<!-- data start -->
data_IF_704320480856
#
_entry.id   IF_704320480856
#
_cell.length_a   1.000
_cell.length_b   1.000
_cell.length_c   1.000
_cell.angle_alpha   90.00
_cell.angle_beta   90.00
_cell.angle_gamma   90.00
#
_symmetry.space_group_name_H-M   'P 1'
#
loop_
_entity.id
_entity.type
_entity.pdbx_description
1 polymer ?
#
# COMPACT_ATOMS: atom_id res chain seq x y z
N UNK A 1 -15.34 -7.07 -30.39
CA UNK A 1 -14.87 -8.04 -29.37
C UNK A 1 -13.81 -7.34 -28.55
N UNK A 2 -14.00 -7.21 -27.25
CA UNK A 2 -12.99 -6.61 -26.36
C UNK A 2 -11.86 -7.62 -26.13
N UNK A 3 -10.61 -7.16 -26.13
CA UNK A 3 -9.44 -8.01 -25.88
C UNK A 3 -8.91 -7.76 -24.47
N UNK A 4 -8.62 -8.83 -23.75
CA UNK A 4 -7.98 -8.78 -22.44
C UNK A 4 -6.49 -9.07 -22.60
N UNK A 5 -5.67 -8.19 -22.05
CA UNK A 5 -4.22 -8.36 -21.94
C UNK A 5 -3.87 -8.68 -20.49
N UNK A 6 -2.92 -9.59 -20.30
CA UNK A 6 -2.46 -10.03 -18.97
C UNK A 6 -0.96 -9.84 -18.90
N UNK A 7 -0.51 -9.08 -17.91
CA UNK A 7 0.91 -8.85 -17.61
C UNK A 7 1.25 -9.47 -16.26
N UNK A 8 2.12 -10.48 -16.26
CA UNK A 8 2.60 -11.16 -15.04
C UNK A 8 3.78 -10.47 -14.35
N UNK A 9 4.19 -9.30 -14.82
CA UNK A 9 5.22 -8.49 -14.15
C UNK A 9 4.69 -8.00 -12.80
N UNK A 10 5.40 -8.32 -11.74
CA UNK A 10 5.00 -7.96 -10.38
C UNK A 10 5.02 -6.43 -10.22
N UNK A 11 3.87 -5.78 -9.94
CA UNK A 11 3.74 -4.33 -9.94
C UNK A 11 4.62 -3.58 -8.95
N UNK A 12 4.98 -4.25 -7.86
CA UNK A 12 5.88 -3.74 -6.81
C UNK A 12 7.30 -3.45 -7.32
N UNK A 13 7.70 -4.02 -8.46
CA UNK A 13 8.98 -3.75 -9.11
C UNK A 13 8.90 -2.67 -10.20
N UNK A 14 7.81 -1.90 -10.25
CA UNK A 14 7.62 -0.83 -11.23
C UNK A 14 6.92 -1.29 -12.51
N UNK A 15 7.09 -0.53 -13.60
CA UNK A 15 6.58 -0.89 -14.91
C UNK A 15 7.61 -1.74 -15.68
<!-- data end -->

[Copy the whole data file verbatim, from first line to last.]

data_IF_704320480856
#
_entry.id   IF_704320480856
#
_cell.length_a   1.000
_cell.length_b   1.000
_cell.length_c   1.000
_cell.angle_alpha   90.00
_cell.angle_beta   90.00
_cell.angle_gamma   90.00
#
_symmetry.space_group_name_H-M   'P 1'
#
loop_
_entity.id
_entity.type
_entity.pdbx_description
1 polymer ?
#
# COMPACT_ATOMS: atom_id res chain seq x y z
N UNK A 1 -15.34 -7.07 -30.39
CA UNK A 1 -14.87 -8.04 -29.37
C UNK A 1 -13.81 -7.34 -28.55
N UNK A 2 -14.00 -7.21 -27.25
CA UNK A 2 -12.99 -6.61 -26.36
C UNK A 2 -11.86 -7.62 -26.13
N UNK A 3 -10.61 -7.16 -26.13
CA UNK A 3 -9.44 -8.01 -25.88
C UNK A 3 -8.91 -7.76 -24.47
N UNK A 4 -8.62 -8.83 -23.75
CA UNK A 4 -7.98 -8.78 -22.44
C UNK A 4 -6.49 -9.07 -22.60
N UNK A 5 -5.67 -8.19 -22.05
CA UNK A 5 -4.22 -8.36 -21.94
C UNK A 5 -3.87 -8.68 -20.49
N UNK A 6 -2.92 -9.59 -20.30
CA UNK A 6 -2.46 -10.03 -18.97
C UNK A 6 -0.96 -9.84 -18.90
N UNK A 7 -0.51 -9.08 -17.91
CA UNK A 7 0.91 -8.85 -17.61
C UNK A 7 1.25 -9.47 -16.26
N UNK A 8 2.12 -10.48 -16.26
CA UNK A 8 2.60 -11.16 -15.04
C UNK A 8 3.78 -10.47 -14.35
N UNK A 9 4.19 -9.30 -14.82
CA UNK A 9 5.22 -8.49 -14.15
C UNK A 9 4.69 -8.00 -12.80
N UNK A 10 5.40 -8.32 -11.74
CA UNK A 10 5.00 -7.96 -10.38
C UNK A 10 5.02 -6.43 -10.22
N UNK A 11 3.87 -5.78 -9.94
CA UNK A 11 3.74 -4.33 -9.94
C UNK A 11 4.62 -3.58 -8.95
N UNK A 12 4.98 -4.25 -7.86
CA UNK A 12 5.88 -3.74 -6.81
C UNK A 12 7.30 -3.45 -7.32
N UNK A 13 7.70 -4.02 -8.46
CA UNK A 13 8.98 -3.75 -9.11
C UNK A 13 8.90 -2.67 -10.20
N UNK A 14 7.81 -1.90 -10.25
CA UNK A 14 7.62 -0.83 -11.23
C UNK A 14 6.92 -1.29 -12.51
N UNK A 15 7.09 -0.53 -13.60
CA UNK A 15 6.58 -0.89 -14.91
C UNK A 15 7.61 -1.74 -15.68